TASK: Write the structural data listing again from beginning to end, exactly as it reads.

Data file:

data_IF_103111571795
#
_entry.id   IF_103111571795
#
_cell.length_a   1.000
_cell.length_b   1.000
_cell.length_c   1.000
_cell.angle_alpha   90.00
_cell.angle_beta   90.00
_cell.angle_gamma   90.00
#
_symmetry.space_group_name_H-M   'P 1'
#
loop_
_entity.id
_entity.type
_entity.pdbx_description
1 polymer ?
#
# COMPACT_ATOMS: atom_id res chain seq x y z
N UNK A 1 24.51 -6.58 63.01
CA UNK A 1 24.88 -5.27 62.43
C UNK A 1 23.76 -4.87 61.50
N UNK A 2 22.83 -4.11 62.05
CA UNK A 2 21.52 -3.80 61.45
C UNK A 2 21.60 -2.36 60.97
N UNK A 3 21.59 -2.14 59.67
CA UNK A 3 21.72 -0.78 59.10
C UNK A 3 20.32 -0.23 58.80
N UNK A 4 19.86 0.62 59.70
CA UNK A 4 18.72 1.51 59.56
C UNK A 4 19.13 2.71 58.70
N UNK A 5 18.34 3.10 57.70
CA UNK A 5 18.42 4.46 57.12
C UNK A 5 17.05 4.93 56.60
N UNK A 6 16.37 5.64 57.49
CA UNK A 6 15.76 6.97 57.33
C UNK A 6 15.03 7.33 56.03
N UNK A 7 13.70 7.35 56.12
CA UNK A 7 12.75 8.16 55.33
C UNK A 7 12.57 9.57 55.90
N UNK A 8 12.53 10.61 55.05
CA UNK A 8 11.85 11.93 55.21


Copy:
data_IF_103111571795
#
_entry.id   IF_103111571795
#
_cell.length_a   1.000
_cell.length_b   1.000
_cell.length_c   1.000
_cell.angle_alpha   90.00
_cell.angle_beta   90.00
_cell.angle_gamma   90.00
#
_symmetry.space_group_name_H-M   'P 1'
#
loop_
_entity.id
_entity.type
_entity.pdbx_description
1 polymer ?
#
# COMPACT_ATOMS: atom_id res chain seq x y z
N UNK A 1 24.51 -6.58 63.01
CA UNK A 1 24.88 -5.27 62.43
C UNK A 1 23.76 -4.87 61.50
N UNK A 2 22.83 -4.11 62.05
CA UNK A 2 21.52 -3.80 61.45
C UNK A 2 21.60 -2.36 60.97
N UNK A 3 21.59 -2.14 59.67
CA UNK A 3 21.72 -0.78 59.10
C UNK A 3 20.32 -0.23 58.80
N UNK A 4 19.86 0.62 59.70
CA UNK A 4 18.72 1.51 59.56
C UNK A 4 19.13 2.71 58.70
N UNK A 5 18.34 3.10 57.70
CA UNK A 5 18.42 4.46 57.12
C UNK A 5 17.05 4.93 56.60
N UNK A 6 16.37 5.64 57.49
CA UNK A 6 15.76 6.97 57.33
C UNK A 6 15.03 7.33 56.03
N UNK A 7 13.70 7.35 56.12
CA UNK A 7 12.75 8.16 55.33
C UNK A 7 12.57 9.57 55.90
N UNK A 8 12.53 10.61 55.05
CA UNK A 8 11.85 11.93 55.21